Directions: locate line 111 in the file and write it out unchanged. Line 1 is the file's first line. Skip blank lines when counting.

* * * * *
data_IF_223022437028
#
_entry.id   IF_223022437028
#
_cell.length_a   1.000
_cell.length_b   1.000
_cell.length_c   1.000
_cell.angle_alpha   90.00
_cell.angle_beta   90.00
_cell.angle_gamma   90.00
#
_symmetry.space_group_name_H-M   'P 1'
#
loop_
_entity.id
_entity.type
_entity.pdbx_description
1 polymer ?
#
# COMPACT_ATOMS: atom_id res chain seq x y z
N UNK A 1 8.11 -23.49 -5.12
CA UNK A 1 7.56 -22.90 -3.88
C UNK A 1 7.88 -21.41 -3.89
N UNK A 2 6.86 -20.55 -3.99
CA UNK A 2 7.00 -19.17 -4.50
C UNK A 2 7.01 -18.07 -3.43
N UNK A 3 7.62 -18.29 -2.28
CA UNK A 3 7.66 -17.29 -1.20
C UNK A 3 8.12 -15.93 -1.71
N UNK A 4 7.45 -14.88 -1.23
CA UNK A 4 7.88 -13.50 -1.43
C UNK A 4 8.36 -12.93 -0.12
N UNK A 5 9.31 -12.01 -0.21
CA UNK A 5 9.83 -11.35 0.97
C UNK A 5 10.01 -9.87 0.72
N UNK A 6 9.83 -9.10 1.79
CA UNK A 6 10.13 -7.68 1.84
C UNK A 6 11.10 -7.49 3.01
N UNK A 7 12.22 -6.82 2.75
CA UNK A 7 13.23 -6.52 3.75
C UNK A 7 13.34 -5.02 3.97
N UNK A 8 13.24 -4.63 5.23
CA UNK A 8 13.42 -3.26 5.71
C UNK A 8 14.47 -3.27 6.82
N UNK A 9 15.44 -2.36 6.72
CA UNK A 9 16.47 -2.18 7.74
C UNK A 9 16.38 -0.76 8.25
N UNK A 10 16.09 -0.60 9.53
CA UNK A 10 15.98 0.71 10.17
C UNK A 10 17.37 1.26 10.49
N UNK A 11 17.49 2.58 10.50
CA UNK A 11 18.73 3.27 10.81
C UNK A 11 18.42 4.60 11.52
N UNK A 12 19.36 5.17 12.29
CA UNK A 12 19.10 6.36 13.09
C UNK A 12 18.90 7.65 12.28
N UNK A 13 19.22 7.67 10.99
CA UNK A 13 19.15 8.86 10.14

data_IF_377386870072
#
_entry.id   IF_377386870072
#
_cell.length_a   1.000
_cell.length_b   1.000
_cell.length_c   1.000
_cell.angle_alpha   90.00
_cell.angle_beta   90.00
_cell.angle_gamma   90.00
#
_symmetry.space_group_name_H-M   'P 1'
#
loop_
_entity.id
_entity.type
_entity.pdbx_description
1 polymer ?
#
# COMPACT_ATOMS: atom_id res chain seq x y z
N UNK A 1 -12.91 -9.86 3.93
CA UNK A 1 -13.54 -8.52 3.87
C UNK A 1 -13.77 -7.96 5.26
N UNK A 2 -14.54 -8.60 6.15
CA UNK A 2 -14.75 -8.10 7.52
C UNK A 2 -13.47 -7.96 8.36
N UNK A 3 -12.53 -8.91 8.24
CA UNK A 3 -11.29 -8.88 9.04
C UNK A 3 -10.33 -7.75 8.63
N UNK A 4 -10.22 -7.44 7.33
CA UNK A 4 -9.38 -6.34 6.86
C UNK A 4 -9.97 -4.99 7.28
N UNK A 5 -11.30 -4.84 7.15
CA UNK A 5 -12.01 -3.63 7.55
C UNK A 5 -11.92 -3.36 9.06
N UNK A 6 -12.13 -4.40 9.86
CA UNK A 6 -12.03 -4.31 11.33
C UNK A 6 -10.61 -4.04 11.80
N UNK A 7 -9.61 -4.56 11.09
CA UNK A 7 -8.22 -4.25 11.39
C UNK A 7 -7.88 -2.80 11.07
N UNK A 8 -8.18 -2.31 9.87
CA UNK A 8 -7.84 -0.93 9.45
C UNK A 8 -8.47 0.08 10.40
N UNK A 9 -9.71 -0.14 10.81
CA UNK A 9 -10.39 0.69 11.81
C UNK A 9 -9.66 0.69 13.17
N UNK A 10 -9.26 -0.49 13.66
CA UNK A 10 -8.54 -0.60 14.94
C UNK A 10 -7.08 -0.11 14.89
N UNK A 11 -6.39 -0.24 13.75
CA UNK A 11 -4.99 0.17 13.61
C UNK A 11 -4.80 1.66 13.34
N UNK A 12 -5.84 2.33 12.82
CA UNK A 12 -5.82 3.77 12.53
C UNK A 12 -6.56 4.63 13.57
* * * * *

C UNK A 11 -4.80 1.66 13.34